Long-term safety of monthly zoledronic acid therapy beyond 1 year in patients with advanced cancer involving bone (LoTESS): A multicentre prospective phase 4 study
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Malignant bone disease can cause significant morbidity. Monthly zoledronic acid (ZOL) reduces skeletal complications; however, limited data are available regarding long-term safety. We aimed to assess efficacy and safety of ZOL beyond 1 year of treatment. We prospectively evaluated 73 patients; breast cancer (n = 29), castrate-resistant prostate cancer (n = 13), multiple myeloma (n = 31) from 2006 to 2008 in 19 cancer centres. All patients were diagnosed with bone disease and had completed 1–2 years of monthly ZOL (4 mg) and received a further 1–2 years of therapy following contemporary guidelines for managing risks of osteonecrosis of the jaw (ONJ) and renal toxicity. Overall rates of skeletal-related events (SREs), renal impairment and ONJ were assessed. Over the additional 1 year of treatment, only 5.5% (n = 4) of patients developed a new SRE. The overall Kaplan–Meier estimate for SRE incidence after 48 weeks on study was 6.75% (95 CI: 2.5–17.3). Although 51% of patients reported serious adverse events, only two cases were suspected as ZOL related. No patients had confirmed ONJ. The observed incidence of new renal impairment was 11% (none due to ZOL). Our study confirms the benefit over risk of continuing monthly ZOL for at least 2 years in patients with advanced cancer involving bone.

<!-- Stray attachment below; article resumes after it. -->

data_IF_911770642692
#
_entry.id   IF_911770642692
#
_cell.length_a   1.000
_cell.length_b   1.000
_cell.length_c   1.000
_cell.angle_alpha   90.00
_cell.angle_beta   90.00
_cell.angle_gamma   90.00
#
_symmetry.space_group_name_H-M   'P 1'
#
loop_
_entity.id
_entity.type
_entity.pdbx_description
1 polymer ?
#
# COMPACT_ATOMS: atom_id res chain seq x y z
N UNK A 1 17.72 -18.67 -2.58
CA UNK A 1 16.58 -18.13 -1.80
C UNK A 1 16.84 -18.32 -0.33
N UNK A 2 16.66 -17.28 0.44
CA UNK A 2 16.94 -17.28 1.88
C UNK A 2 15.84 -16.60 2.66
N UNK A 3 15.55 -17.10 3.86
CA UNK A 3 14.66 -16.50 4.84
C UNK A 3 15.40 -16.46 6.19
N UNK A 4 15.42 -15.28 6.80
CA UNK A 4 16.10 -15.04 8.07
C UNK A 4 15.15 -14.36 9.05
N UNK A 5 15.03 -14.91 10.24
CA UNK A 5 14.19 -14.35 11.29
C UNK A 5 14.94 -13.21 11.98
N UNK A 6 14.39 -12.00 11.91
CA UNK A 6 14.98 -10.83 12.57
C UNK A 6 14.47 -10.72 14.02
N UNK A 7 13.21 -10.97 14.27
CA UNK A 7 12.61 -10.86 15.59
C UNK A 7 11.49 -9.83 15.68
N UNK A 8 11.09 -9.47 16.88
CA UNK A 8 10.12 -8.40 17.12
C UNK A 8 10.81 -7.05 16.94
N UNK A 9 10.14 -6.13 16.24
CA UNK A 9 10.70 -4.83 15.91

European Journal of Cancer Care
© 2017 The Authors. European Journal of Cancer Care Published by John Wiley & Sons Ltd. This is an open access article under the terms of the Creative Commons Attribution-NonCommercial-NoDerivs License, which permits use and distribution in any medium, provided the original work is properly cited, the use is non-commercial and no modifications or adaptations are made.
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Oncology and Carcinogenesis not elsewhere classified